Dear fellow Concordians,
Remember that old Golden Rule (also called the ethic of reciprocity)? It’s pretty good stuff, and it works for folks of any and all faiths and philosophies, too.
Here’s a refresher. It has two essential forms:
1. Treat other people the way you’d like to be treated.
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2. Don’t treat others as you wouldn’t like to be treated.
Fellow residents, this rule has been much on my mind.
When I moved to Concord almost a quarter-century ago, I frequently remarked on local driving habits. I had been living in Charlotte, where politeness seemed at a premium for people when behind a wheel.
Here in Concord, I would note to my husband, Ralf, that folks didn’t honk at me at every opportunity. Driving was a pleasant, even relaxing affair. Drivers treated me as I would want to be treated. They treated me as they surely wanted to be treated.
It was very nice. They observed the Golden Rule.
Now I wonder. Had I come to a subjective, inaccurate, wholly misguided conclusion? Maybe I was driving down all the right streets. Maybe I was just driving at just the right times of day.
Here’s the strange new reality I have been trying to understand: A palpable impatience. Nasty looks. Honking. Illegal maneuvering.
I’ve experienced all three at many different times of day and night, on different days of the week, and for about three-quarters of a year at exactly the same place: The formerly broken bridge.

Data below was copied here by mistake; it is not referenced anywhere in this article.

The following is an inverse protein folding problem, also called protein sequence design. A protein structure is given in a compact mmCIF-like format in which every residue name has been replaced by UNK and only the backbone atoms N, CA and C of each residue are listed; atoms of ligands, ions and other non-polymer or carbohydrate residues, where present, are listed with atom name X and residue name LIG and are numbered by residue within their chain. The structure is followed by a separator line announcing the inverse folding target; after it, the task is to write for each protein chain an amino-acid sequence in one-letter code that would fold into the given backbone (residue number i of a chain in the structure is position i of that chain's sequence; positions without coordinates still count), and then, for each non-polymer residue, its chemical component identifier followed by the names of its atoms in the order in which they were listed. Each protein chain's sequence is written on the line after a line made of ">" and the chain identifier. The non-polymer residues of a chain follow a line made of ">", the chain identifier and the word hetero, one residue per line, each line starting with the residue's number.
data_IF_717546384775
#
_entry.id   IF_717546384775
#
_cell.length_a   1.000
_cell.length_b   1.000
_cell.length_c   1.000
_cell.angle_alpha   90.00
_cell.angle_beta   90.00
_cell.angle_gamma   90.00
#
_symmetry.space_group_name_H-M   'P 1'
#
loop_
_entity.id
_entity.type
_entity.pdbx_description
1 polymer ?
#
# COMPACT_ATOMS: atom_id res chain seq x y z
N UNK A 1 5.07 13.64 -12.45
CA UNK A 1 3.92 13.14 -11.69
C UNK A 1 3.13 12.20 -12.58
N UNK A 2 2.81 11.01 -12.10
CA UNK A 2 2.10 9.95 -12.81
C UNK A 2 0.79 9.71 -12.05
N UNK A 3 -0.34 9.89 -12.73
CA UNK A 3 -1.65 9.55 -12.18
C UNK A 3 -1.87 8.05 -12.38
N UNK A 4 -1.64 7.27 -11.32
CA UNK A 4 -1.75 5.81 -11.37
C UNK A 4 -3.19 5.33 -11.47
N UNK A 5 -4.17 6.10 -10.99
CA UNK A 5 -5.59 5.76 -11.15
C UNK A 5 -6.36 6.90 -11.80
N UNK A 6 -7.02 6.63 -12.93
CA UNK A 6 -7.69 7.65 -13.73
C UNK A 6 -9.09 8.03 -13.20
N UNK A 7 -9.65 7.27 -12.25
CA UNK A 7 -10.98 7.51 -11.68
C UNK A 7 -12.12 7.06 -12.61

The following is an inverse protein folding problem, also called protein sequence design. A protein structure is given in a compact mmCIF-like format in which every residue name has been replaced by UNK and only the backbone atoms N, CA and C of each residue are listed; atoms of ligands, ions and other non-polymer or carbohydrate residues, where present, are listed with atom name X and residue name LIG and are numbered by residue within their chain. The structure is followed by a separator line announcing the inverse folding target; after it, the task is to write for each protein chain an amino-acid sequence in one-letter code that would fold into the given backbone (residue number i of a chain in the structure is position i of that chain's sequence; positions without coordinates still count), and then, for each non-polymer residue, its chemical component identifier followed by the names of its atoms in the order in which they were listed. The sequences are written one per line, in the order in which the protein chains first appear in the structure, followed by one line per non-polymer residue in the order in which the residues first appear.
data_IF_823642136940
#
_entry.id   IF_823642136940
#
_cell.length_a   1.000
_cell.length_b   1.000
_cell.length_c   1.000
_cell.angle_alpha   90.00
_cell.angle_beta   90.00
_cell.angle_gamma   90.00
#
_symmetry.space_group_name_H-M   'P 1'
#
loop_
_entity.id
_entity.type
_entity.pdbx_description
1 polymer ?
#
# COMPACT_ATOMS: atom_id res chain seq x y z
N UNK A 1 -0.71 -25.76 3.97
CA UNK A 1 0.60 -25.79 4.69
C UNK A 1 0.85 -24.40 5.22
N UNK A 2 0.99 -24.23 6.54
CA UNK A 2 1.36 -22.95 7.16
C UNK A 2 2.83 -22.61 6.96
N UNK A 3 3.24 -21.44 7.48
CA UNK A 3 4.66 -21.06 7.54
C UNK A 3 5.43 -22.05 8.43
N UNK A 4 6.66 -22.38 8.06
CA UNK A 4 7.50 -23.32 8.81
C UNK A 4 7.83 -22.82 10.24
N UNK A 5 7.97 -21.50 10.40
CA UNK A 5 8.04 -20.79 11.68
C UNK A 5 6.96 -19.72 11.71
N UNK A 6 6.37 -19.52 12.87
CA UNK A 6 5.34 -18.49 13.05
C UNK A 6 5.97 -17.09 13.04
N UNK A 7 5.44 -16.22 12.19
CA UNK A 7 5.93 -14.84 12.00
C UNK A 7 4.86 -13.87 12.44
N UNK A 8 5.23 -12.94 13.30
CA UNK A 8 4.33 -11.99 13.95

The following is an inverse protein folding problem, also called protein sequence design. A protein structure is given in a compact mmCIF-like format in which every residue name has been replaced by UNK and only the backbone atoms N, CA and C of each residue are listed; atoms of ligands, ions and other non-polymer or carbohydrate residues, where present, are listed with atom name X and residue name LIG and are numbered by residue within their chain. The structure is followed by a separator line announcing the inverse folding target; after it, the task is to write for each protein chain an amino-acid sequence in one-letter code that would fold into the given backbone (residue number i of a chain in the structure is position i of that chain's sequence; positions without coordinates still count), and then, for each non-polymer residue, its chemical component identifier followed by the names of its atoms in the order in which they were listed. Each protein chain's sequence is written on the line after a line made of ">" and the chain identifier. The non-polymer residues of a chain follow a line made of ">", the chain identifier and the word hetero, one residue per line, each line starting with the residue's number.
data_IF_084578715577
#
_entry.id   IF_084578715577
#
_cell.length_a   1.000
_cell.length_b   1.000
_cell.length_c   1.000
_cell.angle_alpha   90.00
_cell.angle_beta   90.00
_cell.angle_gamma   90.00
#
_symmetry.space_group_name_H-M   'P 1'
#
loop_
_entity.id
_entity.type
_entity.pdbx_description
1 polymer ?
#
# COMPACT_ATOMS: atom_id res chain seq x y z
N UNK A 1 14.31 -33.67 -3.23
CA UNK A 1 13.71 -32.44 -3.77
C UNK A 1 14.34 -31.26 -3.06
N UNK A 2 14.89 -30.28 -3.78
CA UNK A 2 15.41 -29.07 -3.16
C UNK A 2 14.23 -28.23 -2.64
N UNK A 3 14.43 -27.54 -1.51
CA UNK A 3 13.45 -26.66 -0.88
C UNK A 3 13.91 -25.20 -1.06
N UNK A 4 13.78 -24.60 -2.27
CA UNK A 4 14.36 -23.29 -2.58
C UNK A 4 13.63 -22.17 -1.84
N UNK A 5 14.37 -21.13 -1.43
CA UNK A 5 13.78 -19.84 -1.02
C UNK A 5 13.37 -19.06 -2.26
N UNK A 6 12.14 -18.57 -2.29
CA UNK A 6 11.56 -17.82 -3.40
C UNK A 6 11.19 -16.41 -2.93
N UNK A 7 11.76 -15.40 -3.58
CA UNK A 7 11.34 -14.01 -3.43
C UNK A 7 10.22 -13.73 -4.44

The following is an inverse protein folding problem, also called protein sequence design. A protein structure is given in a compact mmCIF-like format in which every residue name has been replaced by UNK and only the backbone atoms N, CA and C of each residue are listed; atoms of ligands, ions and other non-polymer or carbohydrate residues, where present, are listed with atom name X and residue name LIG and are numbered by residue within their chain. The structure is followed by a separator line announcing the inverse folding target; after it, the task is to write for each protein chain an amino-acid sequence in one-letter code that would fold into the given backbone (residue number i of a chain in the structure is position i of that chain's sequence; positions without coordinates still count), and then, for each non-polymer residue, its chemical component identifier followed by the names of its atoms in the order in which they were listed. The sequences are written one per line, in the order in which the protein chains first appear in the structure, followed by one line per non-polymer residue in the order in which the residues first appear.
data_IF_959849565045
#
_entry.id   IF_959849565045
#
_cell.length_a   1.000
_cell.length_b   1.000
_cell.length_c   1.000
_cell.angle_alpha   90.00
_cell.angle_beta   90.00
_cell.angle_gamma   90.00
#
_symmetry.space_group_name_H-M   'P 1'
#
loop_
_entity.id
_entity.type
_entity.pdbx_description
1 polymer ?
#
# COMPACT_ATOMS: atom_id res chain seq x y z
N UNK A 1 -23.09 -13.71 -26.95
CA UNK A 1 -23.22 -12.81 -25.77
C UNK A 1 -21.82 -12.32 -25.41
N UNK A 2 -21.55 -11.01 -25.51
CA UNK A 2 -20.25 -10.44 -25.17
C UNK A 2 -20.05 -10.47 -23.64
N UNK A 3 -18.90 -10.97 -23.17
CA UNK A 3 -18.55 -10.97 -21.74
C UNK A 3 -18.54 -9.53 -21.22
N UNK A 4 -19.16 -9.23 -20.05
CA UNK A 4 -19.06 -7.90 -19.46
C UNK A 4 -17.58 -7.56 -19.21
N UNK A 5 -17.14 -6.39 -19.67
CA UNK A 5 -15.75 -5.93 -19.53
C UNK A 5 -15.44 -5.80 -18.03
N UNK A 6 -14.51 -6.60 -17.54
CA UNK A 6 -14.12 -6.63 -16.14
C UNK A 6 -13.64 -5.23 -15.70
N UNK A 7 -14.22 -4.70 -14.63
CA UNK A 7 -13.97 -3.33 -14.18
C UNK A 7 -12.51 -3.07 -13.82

The broken bridge was on Burrage Road. For many, many months, workers have been tearing down and rebuilding that bridge.
During their work, work signs have been posted. So was a stop sign, somewhat in advance of the intersection of Burrage and Bradley roads.
The sign seems awkwardly placed, but I suspect it stands before that intersection because workers sometimes inhabit the intersection.
I imagine folks wanted to protect the good people who are engaged in giving us back our bridge and safe passage up the street toward the hospital and town and other good things in our environs.
I admit that the work is taking a long time.
But I want to trust in the likely reason: People want this bridge to be safe. So I try to remain patient, note the work’s progress, and dream of the future convenience of having it back in new and improved form.
Ralf and I are apparently rather odd ducks. We stop at the stop sign. (Actually, we stop at stop signs in general.)
Over the past three-quarters of a year, folks have charged us from behind, honked at us and even illegally driven around us (and the stop sign) on their way to the good things in our environs.
People in front of us routinely ignore the stop sign. At best, they slow down for the right turn.
We are baffled. Do our fellow residents stop at the other stop signs along their route? Do they think this one is unnecessary and simply decide, on their own, to ignore it?
(By the by, police folk, you could be issuing oodles of tickets at this corner each and every day. I know, of course, that there are much more important things to do, but I thought I’d mention it all the same.)
If I put up a banner at that corner that read not “stop” but “Remember the Golden Rule,” might folks cease giving me dirty looks for stopping at the stop sign?
Wondering, and hopefully,